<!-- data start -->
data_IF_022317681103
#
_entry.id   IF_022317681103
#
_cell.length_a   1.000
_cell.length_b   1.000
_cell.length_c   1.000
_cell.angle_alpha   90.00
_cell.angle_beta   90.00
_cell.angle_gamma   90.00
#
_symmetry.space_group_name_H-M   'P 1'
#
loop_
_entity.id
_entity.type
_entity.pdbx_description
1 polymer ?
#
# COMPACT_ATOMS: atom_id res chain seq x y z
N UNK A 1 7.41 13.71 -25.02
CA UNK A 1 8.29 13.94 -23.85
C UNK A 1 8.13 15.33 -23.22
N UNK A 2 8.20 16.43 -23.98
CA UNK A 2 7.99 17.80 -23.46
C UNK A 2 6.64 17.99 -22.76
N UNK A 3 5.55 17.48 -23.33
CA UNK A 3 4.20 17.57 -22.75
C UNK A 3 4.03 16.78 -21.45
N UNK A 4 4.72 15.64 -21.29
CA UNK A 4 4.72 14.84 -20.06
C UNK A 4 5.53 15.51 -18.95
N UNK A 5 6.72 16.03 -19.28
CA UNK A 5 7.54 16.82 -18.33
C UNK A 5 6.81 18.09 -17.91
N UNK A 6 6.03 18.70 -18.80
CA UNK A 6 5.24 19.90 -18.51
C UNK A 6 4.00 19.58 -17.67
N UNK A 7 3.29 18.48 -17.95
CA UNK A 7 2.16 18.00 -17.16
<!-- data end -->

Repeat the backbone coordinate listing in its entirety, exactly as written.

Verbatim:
data_IF_022317681103
#
_entry.id   IF_022317681103
#
_cell.length_a   1.000
_cell.length_b   1.000
_cell.length_c   1.000
_cell.angle_alpha   90.00
_cell.angle_beta   90.00
_cell.angle_gamma   90.00
#
_symmetry.space_group_name_H-M   'P 1'
#
loop_
_entity.id
_entity.type
_entity.pdbx_description
1 polymer ?
#
# COMPACT_ATOMS: atom_id res chain seq x y z
N UNK A 1 7.41 13.71 -25.02
CA UNK A 1 8.29 13.94 -23.85
C UNK A 1 8.13 15.33 -23.22
N UNK A 2 8.20 16.43 -23.98
CA UNK A 2 7.99 17.80 -23.46
C UNK A 2 6.64 17.99 -22.76
N UNK A 3 5.55 17.48 -23.33
CA UNK A 3 4.20 17.57 -22.75
C UNK A 3 4.03 16.78 -21.45
N UNK A 4 4.72 15.64 -21.29
CA UNK A 4 4.72 14.84 -20.06
C UNK A 4 5.53 15.51 -18.95
N UNK A 5 6.72 16.03 -19.28
CA UNK A 5 7.54 16.82 -18.33
C UNK A 5 6.81 18.09 -17.91
N UNK A 6 6.03 18.70 -18.80
CA UNK A 6 5.24 19.90 -18.51
C UNK A 6 4.00 19.58 -17.67
N UNK A 7 3.29 18.48 -17.95
CA UNK A 7 2.16 18.00 -17.16